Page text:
The Golden Gate was built around 640-705 AD by the last Byzantine ruler, or possibly the first of the Muslim rulers. This gate was sealed in the 700s to prevent Jewish zealots from creating and promoting a messiah like political figure to rally around. The Crusaders kept the gate blocked, but twice each year they would unblock and open it for Palm Sunday in the spring and for a fall festival called “Exaltation of the Cross.” This gate has not been unblocked since the Crusaders lost control of Jerusalem.
Arab graves fill the space in front of the entire length of the eastern wall.
Behind the black metal fence setting in front of the Golden Gate and underneath recently poured concrete is the now-inaccessible Herodian gate. Photos of this 2000-year-old gate (and its Herodian ashlars in the arch) were taken in 1969 by James Flemming, a student from the American Institute of Holy Land Studies in Jerusalem (now called Jerusalem University College). Lambert Dolphin records James Fleming’s
experience and discovery in these words:
In the year 1969 Jerusalem archaeologist James Fleming was investigating the Eastern wall of the Temple where a Muslim cemetery has long been located. It had rained heavily the night before and the ground remained soggy the next day. As he investigated the area immediately in front of the
Golden Gate, the ground beneath his feet gave way and he dropped into a hole about eight feet deep.
Fleming found himself "knee-deep in bones" and became suddenly aware he had fallen into a mass burial site. To him, the most amazing aspect of this incident was his clear view of five large wedge shaped stones set into a massive arch. It appeared he had discovered an ancient gate under the present Golden Gate: "Then I noticed with astonishment that on the eastern face of the turret wall, directly beneath the Golden Gate itself, were five wedgeshaped stones neatly set in a massive arch spanning the turret wall. Here were the remains of an earlier gate to Jerusalem, below the Golden Gate, one that apparently had never been fully documented. (BAR, Jan./Feb. 1983, p30)
Very soon after this discovery the Muslims covered the chamber, cemented over the top, and surrounded the mass grave with a protective iron fence. Sadly, this means it is unlikely that Israeli archaeologists will be able to excavate the gate under the Golden Gate in the near future. In contrast visitors to the Damascus Gate are now able to visit an ancient, restored old Roman gate beneath the present Damascus Gate (the present upper Damascus Gate was reconstructed in 1537-38). Josephus states (Wars V, 184-189) that the Eastern temple enclosure wall was the only one not rebuilt by Herod the Great. The ancient gate beneath the Golden Gate may therefore date from Solomon times or at least from the time of Nehemiah. Such a view of consistent with Asher Kaufman’s view that the First and Second Temples were located 110 meters North of the Dome of the Rock in the immediate vicinity of the small Dome of the Tablets shrine on the main temple platform. (by Lambert Dolphin at http://www.templemount.org/visittemp.html)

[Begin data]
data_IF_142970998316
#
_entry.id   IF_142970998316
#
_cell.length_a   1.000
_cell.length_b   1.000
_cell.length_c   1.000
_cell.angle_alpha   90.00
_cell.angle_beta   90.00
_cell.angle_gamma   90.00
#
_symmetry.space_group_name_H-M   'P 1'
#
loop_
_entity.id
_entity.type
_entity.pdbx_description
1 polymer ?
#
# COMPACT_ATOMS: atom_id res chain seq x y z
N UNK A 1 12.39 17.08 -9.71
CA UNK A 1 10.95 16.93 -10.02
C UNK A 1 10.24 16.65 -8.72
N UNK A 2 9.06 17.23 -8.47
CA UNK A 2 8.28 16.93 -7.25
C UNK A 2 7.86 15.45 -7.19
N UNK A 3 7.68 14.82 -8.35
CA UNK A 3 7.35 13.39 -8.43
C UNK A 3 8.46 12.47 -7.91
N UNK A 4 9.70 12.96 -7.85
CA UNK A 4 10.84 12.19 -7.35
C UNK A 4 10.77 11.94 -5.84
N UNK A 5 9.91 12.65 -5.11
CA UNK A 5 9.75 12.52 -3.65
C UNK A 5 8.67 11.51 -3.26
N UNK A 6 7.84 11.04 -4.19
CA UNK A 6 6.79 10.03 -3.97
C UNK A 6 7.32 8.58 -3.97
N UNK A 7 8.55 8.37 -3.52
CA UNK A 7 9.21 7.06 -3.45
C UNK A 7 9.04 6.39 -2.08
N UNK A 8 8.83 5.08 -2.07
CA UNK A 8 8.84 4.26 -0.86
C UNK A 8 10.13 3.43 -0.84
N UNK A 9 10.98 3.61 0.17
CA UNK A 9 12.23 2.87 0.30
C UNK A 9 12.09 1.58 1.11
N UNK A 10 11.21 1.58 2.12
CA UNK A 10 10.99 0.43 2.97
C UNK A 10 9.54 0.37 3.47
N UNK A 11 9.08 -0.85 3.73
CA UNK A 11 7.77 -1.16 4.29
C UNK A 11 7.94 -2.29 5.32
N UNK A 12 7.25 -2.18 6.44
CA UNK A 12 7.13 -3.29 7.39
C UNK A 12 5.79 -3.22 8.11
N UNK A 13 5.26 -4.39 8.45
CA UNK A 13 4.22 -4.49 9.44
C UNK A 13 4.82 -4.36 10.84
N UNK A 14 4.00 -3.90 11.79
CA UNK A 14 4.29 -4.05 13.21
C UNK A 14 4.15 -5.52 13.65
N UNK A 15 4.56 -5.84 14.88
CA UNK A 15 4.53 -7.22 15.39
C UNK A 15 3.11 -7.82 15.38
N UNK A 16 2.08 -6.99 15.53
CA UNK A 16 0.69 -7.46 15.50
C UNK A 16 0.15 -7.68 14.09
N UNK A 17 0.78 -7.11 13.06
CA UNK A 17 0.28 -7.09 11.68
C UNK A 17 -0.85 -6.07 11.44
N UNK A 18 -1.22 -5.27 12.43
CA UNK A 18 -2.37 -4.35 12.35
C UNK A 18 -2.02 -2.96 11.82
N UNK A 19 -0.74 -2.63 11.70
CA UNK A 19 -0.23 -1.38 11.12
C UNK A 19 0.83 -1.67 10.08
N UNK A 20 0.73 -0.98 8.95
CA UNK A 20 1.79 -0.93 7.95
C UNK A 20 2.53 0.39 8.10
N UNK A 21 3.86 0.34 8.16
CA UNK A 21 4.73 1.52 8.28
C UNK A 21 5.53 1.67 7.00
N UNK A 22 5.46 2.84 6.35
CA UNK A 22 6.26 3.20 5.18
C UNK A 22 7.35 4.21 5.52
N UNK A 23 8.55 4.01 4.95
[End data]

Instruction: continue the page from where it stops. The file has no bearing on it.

Two different photos of the ancient gate below the present Golden Gate taken by James Fleming after he had fallen in the grave in front of the Golden Gate in 1969 may be seen online at these two locations:
(article with photo here)
Muslim graves in front of the Eastern Gate. Notice the black fence installed by the Muslims that was installed after James Fleming (see above) discovered an ancient gate from the days of King Herod (similar to the gate found under the Damascus Gate.)
Today’s Eastern Gate is also known as the Golden Gate, because it was associated with the Beautiful Gate on the Temple Mount mentioned in scripture. When Jerome translated the Greek New Testament into Latin beginning in 386 AD, he translated the Greek word oraia (“beautiful”) into Latin using the Latin word aurea, which means “golden.” Thus, the Eastern Gate, which was associated with the Temple and prophecy, came into our English language known as the Golden Gate instead of the Beautiful Gate.
Muslim graves surround the Golden Gate. The Temple Mount
is on the other side of the gate.
Toni and Galyn by the Golden Gate in 2007
Inside the Eastern Gate as viewed from the Jewish Temple Mount with the Muslim Dome of the Rock behind my back as I take this photo.
Inside the Golden Gate while standing on the Temple Mount
Inside the Eastern or Golden Gate. If the gate was not blocked shut and a person could walk through this gate from the outside, this is where they would come through to enter the city or the Temple Mount. Inside the Golden Gate